Confusion over bank text message alerts could lead to identity theft

Nov 28, 2011 9:00am


By AllClearId

Vanessa here from AllClear ID.  We recently featured a blog post about the importance of setting bank alerts to prevent identity theft. Often times, the most convenient option for consumers is mobile alerts, which sends a text message to the account holder when their account is charged. 

But what if that text messafe you got makes no sense or is confusing? Unfortunately, that seems to be happening too often, according to a study by Javelin Strategy & Research, which found that banks are still working out the kinks in the technologies they’re trying out on customers. That’s a  major concern because banks want text alerts to be a big part of its communication with you.

Poring over a number of text alerts from various financial entities, ranging from American Express to Wells Fargo, researchers found multiple instances where the content was incomplete, masked by digital signage, peppered with banking jargon, and in some cases, looked like SMiShing scams because the texts included short requests for automated responses from the customer.

"It almost begs the user to give up in frustration and call the call center," Mark Schwanhausser, senior research analyst for Javelin, told American Banker.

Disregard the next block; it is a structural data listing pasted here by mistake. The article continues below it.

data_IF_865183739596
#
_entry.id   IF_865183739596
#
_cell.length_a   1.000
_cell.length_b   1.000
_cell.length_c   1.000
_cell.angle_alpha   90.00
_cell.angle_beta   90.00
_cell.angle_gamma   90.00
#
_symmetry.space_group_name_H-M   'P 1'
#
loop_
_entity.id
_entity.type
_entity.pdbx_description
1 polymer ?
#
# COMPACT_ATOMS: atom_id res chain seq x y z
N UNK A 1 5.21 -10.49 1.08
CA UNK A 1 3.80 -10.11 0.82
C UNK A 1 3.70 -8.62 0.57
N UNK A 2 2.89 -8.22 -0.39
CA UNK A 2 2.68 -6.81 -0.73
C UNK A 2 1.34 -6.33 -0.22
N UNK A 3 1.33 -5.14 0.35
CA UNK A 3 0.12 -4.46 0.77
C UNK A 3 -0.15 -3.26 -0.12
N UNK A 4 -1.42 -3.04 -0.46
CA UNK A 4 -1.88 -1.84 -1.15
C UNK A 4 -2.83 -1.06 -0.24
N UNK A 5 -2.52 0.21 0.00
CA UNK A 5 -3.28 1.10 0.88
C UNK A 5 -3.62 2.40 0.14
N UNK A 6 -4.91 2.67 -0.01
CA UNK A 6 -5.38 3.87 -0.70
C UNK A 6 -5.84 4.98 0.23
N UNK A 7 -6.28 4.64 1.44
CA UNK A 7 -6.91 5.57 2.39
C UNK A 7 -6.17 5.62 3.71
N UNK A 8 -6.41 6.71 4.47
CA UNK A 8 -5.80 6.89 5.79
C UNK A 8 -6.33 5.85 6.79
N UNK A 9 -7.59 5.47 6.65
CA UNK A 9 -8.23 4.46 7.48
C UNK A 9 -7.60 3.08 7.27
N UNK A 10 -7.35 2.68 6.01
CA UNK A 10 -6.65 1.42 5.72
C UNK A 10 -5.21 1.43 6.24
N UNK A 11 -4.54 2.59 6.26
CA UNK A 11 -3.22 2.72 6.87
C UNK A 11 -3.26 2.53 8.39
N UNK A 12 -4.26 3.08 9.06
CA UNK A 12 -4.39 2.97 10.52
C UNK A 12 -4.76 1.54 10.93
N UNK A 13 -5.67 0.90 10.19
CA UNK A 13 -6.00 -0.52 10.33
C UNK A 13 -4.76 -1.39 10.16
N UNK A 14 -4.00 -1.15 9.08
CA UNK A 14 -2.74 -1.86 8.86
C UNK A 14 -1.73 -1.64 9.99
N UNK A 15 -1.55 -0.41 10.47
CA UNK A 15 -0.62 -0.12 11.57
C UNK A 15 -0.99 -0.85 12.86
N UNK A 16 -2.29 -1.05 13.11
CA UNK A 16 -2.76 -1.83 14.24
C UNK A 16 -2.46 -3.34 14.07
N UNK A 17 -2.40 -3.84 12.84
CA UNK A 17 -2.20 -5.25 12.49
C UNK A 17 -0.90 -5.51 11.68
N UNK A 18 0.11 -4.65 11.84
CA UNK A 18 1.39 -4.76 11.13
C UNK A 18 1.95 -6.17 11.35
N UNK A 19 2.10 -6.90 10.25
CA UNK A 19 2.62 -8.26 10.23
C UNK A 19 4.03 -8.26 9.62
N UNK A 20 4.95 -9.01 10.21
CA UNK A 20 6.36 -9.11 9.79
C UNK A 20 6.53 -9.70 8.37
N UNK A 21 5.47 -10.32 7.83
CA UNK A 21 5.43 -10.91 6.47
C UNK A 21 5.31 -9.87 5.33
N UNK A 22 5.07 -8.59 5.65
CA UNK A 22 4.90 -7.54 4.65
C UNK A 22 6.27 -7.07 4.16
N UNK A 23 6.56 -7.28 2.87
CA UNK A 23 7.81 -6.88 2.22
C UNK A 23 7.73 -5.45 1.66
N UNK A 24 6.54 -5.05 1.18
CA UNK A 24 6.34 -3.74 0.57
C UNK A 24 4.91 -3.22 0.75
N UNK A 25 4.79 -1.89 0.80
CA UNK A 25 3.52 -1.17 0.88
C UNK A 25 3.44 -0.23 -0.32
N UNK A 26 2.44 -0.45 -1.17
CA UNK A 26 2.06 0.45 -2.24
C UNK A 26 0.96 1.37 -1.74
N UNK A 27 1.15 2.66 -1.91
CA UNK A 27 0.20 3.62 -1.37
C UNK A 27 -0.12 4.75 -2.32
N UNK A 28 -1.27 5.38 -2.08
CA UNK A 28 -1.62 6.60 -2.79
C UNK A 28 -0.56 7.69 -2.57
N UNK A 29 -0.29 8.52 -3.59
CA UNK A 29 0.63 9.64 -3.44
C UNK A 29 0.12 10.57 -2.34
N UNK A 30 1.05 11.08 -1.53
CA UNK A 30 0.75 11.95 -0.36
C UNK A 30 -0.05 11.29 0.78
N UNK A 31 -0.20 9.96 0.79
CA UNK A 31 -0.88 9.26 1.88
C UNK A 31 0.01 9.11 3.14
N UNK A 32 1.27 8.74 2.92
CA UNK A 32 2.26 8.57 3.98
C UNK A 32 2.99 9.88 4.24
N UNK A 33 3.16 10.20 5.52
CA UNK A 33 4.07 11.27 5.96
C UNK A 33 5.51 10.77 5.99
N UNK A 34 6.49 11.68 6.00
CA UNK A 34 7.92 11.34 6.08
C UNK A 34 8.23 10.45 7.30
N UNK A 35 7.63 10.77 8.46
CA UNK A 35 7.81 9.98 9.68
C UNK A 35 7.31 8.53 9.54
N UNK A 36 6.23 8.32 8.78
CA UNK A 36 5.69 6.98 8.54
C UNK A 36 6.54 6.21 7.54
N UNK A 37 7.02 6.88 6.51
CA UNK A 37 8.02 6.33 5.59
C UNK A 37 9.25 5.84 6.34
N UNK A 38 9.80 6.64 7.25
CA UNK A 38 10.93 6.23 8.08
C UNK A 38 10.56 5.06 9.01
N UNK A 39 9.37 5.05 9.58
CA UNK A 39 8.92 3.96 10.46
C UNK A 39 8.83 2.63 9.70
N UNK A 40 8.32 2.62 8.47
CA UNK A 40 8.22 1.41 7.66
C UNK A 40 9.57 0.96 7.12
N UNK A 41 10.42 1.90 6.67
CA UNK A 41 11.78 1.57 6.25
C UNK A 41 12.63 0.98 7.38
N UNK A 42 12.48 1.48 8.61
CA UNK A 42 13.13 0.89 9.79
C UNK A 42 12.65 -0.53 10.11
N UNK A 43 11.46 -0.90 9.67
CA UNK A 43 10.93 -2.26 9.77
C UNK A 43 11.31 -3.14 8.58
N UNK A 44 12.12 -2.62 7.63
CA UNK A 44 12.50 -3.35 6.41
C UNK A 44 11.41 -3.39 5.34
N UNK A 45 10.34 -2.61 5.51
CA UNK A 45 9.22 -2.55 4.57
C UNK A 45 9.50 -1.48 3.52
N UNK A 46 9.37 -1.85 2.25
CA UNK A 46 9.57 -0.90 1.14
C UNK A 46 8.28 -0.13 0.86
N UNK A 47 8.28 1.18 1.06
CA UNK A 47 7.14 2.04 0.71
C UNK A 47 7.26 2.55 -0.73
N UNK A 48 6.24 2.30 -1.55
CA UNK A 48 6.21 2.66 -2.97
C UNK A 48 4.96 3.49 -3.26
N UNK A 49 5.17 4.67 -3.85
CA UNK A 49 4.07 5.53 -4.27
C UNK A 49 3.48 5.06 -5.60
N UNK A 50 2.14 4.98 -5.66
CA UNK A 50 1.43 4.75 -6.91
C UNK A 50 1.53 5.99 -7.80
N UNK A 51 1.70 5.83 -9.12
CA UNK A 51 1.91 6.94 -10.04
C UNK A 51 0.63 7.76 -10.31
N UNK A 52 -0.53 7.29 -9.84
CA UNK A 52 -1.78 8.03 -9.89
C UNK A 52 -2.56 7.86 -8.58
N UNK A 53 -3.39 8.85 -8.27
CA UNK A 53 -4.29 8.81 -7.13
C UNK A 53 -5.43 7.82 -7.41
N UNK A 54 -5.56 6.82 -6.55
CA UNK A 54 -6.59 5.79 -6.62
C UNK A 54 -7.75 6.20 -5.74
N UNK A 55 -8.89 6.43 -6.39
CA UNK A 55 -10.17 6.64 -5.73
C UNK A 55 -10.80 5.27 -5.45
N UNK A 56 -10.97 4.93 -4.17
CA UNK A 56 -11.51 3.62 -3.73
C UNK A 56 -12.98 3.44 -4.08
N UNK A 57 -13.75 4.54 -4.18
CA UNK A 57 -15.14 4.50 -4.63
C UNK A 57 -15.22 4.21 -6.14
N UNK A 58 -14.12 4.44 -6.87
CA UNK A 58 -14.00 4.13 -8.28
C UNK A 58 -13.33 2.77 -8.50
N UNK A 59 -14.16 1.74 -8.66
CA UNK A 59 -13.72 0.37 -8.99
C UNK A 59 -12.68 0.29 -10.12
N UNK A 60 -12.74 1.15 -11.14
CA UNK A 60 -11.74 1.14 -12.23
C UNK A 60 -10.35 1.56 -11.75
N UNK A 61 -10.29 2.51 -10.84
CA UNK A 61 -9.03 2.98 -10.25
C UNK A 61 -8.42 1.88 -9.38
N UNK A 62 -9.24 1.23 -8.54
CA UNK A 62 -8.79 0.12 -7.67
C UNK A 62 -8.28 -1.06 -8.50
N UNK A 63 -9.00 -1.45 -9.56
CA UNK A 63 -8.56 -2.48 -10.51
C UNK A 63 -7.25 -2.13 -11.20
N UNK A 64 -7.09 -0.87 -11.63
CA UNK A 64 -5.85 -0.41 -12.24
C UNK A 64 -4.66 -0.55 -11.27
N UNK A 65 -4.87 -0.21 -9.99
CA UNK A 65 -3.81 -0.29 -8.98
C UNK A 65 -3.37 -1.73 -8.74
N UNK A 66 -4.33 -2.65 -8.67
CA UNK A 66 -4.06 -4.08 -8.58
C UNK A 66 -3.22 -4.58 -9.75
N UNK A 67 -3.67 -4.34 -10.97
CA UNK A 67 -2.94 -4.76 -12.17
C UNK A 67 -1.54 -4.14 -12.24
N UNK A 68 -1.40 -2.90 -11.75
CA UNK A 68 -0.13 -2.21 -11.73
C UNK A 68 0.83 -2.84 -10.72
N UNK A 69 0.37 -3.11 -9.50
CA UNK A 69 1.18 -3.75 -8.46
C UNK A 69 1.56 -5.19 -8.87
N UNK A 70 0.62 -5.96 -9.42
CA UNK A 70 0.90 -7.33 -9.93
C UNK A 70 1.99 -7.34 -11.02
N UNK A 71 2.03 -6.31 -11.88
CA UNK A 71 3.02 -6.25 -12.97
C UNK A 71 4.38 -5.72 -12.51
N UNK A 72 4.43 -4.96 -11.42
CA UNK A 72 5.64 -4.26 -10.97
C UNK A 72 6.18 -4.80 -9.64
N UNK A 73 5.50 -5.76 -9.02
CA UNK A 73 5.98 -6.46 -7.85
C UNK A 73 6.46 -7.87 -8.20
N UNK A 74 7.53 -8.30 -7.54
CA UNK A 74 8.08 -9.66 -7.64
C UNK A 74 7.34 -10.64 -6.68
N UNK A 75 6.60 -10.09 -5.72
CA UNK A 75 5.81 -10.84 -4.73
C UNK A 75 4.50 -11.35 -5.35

Banks are trying to convert us all into "Moneyhawks," the name for customers who use online and mobile banking. That’s because conducting business that way versus talking to a teller is way less expensive.  Mobile banking costs just 10 cents per transaction, while speaking to a teller costs $4.25.

How can you tell whether these text alerts are from the bank or an attempt at identity theft? 

The act of trying to steal your personal information by sending you a fake bank text alert is known as “smishing.” The FBI provided these real-life examples in its alert about smishing:

  • Account holders at one particular credit union, after receiving a text about an account problem, called the phone number in the text, gave out their personal information, and had money withdrawn from their bank accounts within 10 minutes of their calls.
  • Customers at a bank received a text saying they needed to reactivate their ATM card. Some called the phone number in the text and were prompted to provide their ATM card number, PIN, and expiration date. Thousands of fraudulent withdrawals followed.

Here's how to protect yourself from this type of identity theft:

  • Don't share your account information, Social Security number, user name, password or other personal information  in response to a text that looks like it’s from your bank or credit union.
  • Don't call the number listed in the text message unless you have verified that it is indeed the customer-service number of your bank or credit union.
  • Be aware that your smartphone is vulnerable to malware and viruses, just like your computer at home. Install updates as soon as you can, because these updates often contain the latest protection. Also, avoid installing apps from websites you don’t absolutely trust.